By Sarah Mockford
Nicolas Mas v Joe Marler
It’s an experience versus youth classic, with Mas having four times as many caps as Marler as well as ten years longer to master front-row technique. These two went head-to-head at Twickenham in the same fixture last year, and it was the French who came out on top with 83% scrum success compared to England’s 71%.
Marler, 23, has upped his game since then, with his scrummaging continually improving, and Mas has not been at his destructive best this season. Still, with 66 caps, he knows all the tricks and will be doing his upmost to get his opponent to show his temperamental side. If Marler can keep his cool and take on board the advice coach Graham Rowntree is sure to have imparted, England should gain parity up front – and the Harlequins prop certainly offers more in the loose than Mas.
Jules Plisson v Owen Farrell
These two have history at U20 level but while Plisson will be winning his first cap at the Stade de France on Saturday, Farrell will be winning his 20th. Plisson’s selection is a result of his form for Stade Francais this season, form that has kept experienced Springbok Morne Steyn on the bench, and France coach Philippe Saint-André is banking on the 22-year-old being able to repeat those feats on the biggest stage.
Farrell long ago proved he was capable of delivering when it mattered most, his nerveless kicking displays key to England’s recent victories, but there is added responsibility this weekend with three Test novices – Jonny May, Jack Nowell and Luther Burrell – in the back-line.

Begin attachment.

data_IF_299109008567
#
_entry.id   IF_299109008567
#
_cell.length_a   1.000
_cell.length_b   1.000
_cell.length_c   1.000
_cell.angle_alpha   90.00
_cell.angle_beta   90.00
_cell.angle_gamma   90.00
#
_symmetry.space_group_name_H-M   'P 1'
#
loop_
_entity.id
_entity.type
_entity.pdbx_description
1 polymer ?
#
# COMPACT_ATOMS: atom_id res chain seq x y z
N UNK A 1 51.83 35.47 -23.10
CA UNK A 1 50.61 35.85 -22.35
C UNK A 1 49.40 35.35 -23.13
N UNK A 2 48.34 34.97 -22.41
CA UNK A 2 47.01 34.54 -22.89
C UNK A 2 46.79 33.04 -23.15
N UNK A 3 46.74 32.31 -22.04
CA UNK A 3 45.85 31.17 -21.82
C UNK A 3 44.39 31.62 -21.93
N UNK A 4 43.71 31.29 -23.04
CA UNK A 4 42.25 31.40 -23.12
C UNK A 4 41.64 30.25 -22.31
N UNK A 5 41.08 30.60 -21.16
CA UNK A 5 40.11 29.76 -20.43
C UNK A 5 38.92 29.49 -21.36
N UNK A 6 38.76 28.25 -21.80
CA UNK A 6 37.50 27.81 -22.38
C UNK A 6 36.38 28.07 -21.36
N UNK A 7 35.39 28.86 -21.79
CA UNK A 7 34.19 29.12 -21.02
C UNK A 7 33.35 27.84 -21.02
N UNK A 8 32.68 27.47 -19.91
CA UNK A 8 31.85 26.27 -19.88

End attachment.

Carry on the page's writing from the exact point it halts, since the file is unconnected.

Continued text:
Plisson has a dash more flair to his game than Farrell – and he’s been inspired by Jonny Wilkinson to hone his drop-goal expertise. If Plisson is able to rise to the occasion rather than be overawed by it, perhaps he’ll inflict the same pain on England as Jonny did so often for England.
France v The home crowd
It has become something of a cliché, but French crowds are notoriously fickle. If their team start well and build a lead, they’ll generate an atmosphere to aid the pursuit of victory. Start badly and they either jeer their own players or allow the stadium to go quiet. This is particularly true of the Stade de France, where so many corporate spectators are present.
England will be keen to knock France off their stride early, silence the home fans and allow their own travelling supporters to find their voice. If they are able to do that, they will be one step closer to securing a first win of the 2014 Six Nations.
France v England, Stade de France, Sat 1 Feb, 5pm, Live on BBC1